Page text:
In a way, I really should not spend time debating the Modern Monetary Theory guys. They’re on my side in current policy debates, and it’s unlikely that they’ll ever have the kind of real — and really bad — influence that the Austrians have lately acquired. But I really don’t feel like getting right back to textbook revision, so here’s another shot.
First of all, yes, I have read various MMT manifestos — this one is fairly clear as they go. I do dislike the style — the claims that fundamental principles of logic lead to a worldview that only fools would fail to understand has a sort of eerie resemblance to John Galt’s speech in Atlas Shrugged — but that shouldn’t matter.
But I do get the premise that modern governments able to issue fiat money can’t go bankrupt, never mind whether investors are willing to buy their bonds. And it sounds right if you look at it from a certain angle. But it isn’t.
Let’s have a more or less concrete example. Suppose that at some future date — a date at which private demand for funds has revived, so that there are lending opportunities — the US government has committed itself to spending equal to 27 percent of GDP, while the tax laws only lead to 17 percent of GDP in revenues. And consider what happens in that case under two scenarios. In the first, investors believe that the government will eventually raise revenue and/or cut spending, and are willing to lend enough to cover the deficit. In the second, for whatever reason, investors refuse to buy US bonds.
The second case poses no problem, say the MMTers, or at least no worse problem than the first: the US government can simply issue money, crediting it to banks, to pay its bills.
But what happens next?
We’re assuming that there are lending opportunities out there, so the banks won’t leave their newly acquired reserves sitting idle; they’ll convert them into currency, which they lend to individuals. So the government indeed ends up financing itself by printing money, getting the private sector to accept pieces of green paper in return for goods and services. And I think the MMTers agree that this would lead to inflation; I’m not clear on whether they realize that a deficit financed by money issue is more inflationary than a deficit financed by bond issue.
For it is. And in my hypothetical example, it would be quite likely that the money-financed deficit would lead to hyperinflation....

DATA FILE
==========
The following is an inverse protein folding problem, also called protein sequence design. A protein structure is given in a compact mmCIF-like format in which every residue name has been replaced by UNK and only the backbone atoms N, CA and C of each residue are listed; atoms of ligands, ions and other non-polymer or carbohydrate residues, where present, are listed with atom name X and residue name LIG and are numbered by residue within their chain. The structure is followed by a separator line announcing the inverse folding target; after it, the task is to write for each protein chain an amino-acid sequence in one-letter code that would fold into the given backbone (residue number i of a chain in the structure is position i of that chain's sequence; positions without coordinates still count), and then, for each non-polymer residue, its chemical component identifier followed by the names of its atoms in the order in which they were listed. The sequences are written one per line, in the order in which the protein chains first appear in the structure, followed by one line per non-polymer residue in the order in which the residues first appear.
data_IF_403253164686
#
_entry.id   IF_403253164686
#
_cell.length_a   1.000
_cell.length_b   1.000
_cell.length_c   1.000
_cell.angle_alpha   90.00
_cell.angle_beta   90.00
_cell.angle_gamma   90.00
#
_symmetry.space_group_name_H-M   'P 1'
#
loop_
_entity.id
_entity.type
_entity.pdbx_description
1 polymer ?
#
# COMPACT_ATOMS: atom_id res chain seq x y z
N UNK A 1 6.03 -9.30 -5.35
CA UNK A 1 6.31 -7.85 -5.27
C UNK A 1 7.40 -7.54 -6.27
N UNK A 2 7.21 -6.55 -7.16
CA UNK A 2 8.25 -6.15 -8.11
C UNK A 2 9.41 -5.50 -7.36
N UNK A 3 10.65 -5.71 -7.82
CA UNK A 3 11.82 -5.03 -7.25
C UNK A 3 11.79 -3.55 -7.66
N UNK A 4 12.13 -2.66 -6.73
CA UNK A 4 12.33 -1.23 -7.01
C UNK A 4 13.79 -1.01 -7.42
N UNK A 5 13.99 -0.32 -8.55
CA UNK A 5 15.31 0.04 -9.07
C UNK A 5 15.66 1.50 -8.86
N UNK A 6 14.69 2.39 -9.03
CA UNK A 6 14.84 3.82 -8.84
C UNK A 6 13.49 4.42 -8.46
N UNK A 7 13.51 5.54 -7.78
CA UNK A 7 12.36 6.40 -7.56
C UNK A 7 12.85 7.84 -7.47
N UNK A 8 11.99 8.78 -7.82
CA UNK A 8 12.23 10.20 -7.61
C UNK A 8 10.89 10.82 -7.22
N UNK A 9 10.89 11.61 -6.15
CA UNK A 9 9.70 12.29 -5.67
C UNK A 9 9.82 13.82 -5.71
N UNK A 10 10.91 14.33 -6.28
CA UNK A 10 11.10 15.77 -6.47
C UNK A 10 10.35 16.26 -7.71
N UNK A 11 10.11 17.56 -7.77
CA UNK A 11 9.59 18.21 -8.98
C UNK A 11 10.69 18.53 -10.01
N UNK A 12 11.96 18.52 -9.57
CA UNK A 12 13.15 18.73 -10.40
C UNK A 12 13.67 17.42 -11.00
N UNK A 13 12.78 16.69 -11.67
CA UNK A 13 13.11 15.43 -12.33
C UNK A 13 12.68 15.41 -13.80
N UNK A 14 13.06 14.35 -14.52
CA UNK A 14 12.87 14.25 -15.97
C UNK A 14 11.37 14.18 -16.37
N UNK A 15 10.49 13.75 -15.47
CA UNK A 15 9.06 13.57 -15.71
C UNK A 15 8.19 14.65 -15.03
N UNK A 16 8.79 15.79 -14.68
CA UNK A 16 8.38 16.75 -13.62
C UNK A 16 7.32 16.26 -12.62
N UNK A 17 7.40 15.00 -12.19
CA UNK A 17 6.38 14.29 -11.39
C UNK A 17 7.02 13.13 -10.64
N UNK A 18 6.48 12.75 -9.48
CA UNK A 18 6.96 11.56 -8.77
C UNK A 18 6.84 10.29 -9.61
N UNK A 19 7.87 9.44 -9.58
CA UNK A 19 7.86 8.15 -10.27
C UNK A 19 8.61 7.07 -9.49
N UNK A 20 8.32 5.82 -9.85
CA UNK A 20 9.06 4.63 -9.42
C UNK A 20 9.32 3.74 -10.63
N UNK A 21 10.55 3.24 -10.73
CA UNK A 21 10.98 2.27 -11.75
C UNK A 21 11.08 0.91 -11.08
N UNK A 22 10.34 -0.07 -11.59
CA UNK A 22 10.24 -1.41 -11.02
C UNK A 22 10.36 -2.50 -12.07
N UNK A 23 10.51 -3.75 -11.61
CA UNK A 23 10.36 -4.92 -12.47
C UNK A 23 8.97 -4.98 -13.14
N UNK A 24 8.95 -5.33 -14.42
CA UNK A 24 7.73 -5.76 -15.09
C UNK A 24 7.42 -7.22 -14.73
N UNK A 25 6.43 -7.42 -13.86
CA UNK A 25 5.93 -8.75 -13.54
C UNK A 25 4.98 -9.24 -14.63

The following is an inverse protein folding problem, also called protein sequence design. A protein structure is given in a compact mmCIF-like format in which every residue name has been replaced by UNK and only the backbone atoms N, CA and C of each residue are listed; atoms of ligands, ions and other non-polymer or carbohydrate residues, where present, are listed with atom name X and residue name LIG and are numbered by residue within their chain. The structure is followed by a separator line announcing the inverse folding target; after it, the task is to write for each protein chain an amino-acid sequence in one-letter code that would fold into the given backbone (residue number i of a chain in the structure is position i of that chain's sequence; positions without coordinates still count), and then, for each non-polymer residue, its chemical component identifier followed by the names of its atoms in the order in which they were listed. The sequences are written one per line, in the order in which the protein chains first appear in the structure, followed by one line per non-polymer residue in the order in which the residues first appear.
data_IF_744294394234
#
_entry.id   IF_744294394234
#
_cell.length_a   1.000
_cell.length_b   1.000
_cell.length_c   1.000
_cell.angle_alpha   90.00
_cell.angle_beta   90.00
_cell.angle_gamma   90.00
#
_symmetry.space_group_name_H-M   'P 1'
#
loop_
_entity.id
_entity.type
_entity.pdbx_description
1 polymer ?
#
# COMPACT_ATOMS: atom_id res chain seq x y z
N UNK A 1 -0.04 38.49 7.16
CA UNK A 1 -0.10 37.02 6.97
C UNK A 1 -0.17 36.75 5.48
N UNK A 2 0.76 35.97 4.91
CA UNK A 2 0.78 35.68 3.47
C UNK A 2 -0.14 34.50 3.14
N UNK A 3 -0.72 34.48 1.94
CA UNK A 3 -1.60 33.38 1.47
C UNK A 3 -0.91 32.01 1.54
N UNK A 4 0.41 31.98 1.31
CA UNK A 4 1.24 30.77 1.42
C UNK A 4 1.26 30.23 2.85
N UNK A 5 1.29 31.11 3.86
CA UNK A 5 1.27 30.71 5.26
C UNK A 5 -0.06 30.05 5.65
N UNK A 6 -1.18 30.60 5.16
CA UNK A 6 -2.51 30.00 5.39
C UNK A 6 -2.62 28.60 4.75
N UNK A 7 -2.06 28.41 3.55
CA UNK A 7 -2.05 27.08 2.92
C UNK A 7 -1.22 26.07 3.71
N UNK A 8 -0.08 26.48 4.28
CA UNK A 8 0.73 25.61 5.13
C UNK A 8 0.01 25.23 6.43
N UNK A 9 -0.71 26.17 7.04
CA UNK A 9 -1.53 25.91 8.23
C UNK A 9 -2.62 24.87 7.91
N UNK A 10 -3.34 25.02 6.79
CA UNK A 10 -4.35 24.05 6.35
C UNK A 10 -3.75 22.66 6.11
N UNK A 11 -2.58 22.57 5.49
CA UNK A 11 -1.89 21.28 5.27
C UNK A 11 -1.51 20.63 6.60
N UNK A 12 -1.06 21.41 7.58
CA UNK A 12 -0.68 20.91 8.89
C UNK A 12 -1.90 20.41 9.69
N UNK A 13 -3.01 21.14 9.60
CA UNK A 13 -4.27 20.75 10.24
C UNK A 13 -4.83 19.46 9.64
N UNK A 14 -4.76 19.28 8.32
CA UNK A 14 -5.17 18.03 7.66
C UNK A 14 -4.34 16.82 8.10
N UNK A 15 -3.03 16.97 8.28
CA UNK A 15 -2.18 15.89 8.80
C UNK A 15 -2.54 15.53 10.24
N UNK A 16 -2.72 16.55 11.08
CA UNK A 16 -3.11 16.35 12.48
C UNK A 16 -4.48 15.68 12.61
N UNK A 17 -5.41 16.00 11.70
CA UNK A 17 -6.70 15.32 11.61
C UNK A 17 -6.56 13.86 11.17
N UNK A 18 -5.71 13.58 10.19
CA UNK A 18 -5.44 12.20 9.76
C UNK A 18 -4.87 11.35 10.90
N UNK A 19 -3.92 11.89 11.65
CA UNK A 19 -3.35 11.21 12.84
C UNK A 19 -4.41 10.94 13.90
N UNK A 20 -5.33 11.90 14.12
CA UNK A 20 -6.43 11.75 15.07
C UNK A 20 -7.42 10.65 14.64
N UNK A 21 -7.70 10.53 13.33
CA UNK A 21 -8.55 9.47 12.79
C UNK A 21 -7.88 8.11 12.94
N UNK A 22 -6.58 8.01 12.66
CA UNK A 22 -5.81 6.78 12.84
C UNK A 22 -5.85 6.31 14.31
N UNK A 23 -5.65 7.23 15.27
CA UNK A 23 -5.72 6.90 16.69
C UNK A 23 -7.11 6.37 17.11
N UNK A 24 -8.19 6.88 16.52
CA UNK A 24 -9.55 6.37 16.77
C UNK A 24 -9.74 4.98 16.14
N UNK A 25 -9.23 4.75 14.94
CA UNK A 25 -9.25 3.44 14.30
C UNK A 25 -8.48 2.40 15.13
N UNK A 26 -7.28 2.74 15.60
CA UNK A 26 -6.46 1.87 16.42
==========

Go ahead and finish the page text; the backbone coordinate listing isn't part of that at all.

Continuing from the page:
We can just spend to our hearts content, right? Absolutely not. The bogey here is inflation which is constantly moving up and down with the amount of money in the system based on my tax rate, spending, borrowing, etc. Thus, government cannot just spend and spend and spend or the extra dollars in the system will chase too few goods and drive up prices. It’s important to understand that government cannot just spend recklessly. This is important so I’ll say it again. This does not give the government the ability to spend and spend and spend. If they spend too much and tax too little they can create mal-investment and inflation. Likewise, if the government taxes too much and spends too little they create a government surplus and private sector deficit (by accounting identity). This can result in deflation and/or excess private sector debt levels as the private sector literally suffers a dollar shortage.
Some people claim that Modern Monetary Theorists say deficits don’t matter. That is a vast misrepresentation of MMT. No Modern Monetary Theorist would ever say such a thing. Deficits most certainly do matter. Maintaining the correct level of deficit spending is, in many ways, a balancing act performed by the government. It is best to think of the government’s maintenance of the deficit like a thermostat for the economy. When the economy is running cold the deficit can afford to be higher. When it is hot the deficit should be lower. Because there is no solvency concern in the USA (as there is in the revenue constrained European nations) the only concern is inflation or possible hyperinflation.
It’s also important to note that spending by the government must be focused on its efficiency. If spending is misdirected or misguided there is a very real possibility that this spending will simply result in higher inflation that is not offset by increased productivity. If you pay people to sit on their couches all day long there is no reason to believe why this sort of government policy will not result in long-term economic decline in the citizenry’s standard of living. Therefore, government has an incentive to promote productive output and maintain sound stewardship of its currency.
In fact, inflation has been low. (Too low, actually, but I'll leave that alone for now.)
I had never thought of it that way, but Bill’s analogy to commodities price stabilization schemes added an important component that was missing from Minsky: use full employment to stabilize prices. With that we turned the Phillips Curve on its head: unemployment and inflation do not represent a trade-off, rather, full employment and price stability go hand in hand.link
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